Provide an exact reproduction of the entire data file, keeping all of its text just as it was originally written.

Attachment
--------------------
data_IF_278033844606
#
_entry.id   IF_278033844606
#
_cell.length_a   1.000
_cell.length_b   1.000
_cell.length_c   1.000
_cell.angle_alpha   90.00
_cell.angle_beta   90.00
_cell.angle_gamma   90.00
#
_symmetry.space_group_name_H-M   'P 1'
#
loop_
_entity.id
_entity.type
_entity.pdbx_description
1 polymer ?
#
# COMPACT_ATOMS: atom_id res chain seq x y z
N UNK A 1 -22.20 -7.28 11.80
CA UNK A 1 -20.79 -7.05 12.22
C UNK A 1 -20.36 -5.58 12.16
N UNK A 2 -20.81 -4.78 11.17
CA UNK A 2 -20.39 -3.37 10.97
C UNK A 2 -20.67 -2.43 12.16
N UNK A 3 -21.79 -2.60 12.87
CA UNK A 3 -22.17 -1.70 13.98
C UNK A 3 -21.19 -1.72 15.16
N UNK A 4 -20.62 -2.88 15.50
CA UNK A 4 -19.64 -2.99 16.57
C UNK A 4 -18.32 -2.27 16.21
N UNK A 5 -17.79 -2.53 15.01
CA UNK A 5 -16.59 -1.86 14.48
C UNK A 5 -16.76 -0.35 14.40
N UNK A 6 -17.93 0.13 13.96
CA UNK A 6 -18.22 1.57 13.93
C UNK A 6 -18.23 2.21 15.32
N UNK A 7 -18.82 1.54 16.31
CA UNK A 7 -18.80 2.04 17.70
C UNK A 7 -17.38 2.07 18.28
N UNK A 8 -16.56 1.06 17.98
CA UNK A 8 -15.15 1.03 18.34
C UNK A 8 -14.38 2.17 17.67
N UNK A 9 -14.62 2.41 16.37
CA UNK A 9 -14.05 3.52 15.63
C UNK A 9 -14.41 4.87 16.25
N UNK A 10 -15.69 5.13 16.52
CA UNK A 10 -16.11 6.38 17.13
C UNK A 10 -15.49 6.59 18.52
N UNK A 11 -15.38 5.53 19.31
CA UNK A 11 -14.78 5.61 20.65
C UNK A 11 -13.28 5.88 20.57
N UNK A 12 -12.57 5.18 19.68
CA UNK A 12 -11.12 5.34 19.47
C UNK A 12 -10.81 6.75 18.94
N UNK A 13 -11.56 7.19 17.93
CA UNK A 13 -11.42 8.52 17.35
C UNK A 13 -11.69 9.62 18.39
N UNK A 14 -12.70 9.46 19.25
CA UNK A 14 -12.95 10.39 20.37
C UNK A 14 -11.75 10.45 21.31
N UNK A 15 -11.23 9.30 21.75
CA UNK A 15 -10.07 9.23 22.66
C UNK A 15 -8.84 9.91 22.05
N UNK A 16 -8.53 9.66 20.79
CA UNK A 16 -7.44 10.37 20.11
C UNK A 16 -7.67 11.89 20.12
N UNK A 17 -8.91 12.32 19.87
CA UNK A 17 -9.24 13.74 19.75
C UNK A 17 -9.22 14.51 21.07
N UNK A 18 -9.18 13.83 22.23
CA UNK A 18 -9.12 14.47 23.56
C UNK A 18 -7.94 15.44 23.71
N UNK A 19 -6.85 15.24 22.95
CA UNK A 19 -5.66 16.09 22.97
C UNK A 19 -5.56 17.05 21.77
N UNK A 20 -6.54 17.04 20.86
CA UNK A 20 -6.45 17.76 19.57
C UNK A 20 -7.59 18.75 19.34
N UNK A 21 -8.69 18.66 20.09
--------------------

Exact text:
data_IF_278033844606
#
_entry.id   IF_278033844606
#
_cell.length_a   1.000
_cell.length_b   1.000
_cell.length_c   1.000
_cell.angle_alpha   90.00
_cell.angle_beta   90.00
_cell.angle_gamma   90.00
#
_symmetry.space_group_name_H-M   'P 1'
#
loop_
_entity.id
_entity.type
_entity.pdbx_description
1 polymer ?
#
# COMPACT_ATOMS: atom_id res chain seq x y z
N UNK A 1 -22.20 -7.28 11.80
CA UNK A 1 -20.79 -7.05 12.22
C UNK A 1 -20.36 -5.58 12.16
N UNK A 2 -20.81 -4.78 11.17
CA UNK A 2 -20.39 -3.37 10.97
C UNK A 2 -20.67 -2.43 12.16
N UNK A 3 -21.79 -2.60 12.87
CA UNK A 3 -22.17 -1.70 13.98
C UNK A 3 -21.19 -1.72 15.16
N UNK A 4 -20.62 -2.88 15.50
CA UNK A 4 -19.64 -2.99 16.57
C UNK A 4 -18.32 -2.27 16.21
N UNK A 5 -17.79 -2.53 15.01
CA UNK A 5 -16.59 -1.86 14.48
C UNK A 5 -16.76 -0.35 14.40
N UNK A 6 -17.93 0.13 13.96
CA UNK A 6 -18.22 1.57 13.93
C UNK A 6 -18.23 2.21 15.32
N UNK A 7 -18.82 1.54 16.31
CA UNK A 7 -18.80 2.04 17.70
C UNK A 7 -17.38 2.07 18.28
N UNK A 8 -16.56 1.06 17.98
CA UNK A 8 -15.15 1.03 18.34
C UNK A 8 -14.38 2.17 17.67
N UNK A 9 -14.62 2.41 16.37
CA UNK A 9 -14.05 3.52 15.63
C UNK A 9 -14.41 4.87 16.25
N UNK A 10 -15.69 5.13 16.52
CA UNK A 10 -16.11 6.38 17.13
C UNK A 10 -15.49 6.59 18.52
N UNK A 11 -15.38 5.53 19.31
CA UNK A 11 -14.78 5.61 20.65
C UNK A 11 -13.28 5.88 20.57
N UNK A 12 -12.57 5.18 19.68
CA UNK A 12 -11.12 5.34 19.47
C UNK A 12 -10.81 6.75 18.94
N UNK A 13 -11.56 7.19 17.93
CA UNK A 13 -11.42 8.52 17.35
C UNK A 13 -11.69 9.62 18.39
N UNK A 14 -12.70 9.46 19.25
CA UNK A 14 -12.95 10.39 20.37
C UNK A 14 -11.75 10.45 21.31
N UNK A 15 -11.23 9.30 21.75
CA UNK A 15 -10.07 9.23 22.66
C UNK A 15 -8.84 9.91 22.05
N UNK A 16 -8.53 9.66 20.79
CA UNK A 16 -7.44 10.37 20.11
C UNK A 16 -7.67 11.89 20.12
N UNK A 17 -8.91 12.32 19.87
CA UNK A 17 -9.24 13.74 19.75
C UNK A 17 -9.22 14.51 21.07
N UNK A 18 -9.18 13.83 22.23
CA UNK A 18 -9.12 14.47 23.56
C UNK A 18 -7.94 15.44 23.71
N UNK A 19 -6.85 15.24 22.95
CA UNK A 19 -5.66 16.09 22.97
C UNK A 19 -5.56 17.05 21.77
N UNK A 20 -6.54 17.04 20.86
CA UNK A 20 -6.45 17.76 19.57
C UNK A 20 -7.59 18.75 19.34
N UNK A 21 -8.69 18.66 20.09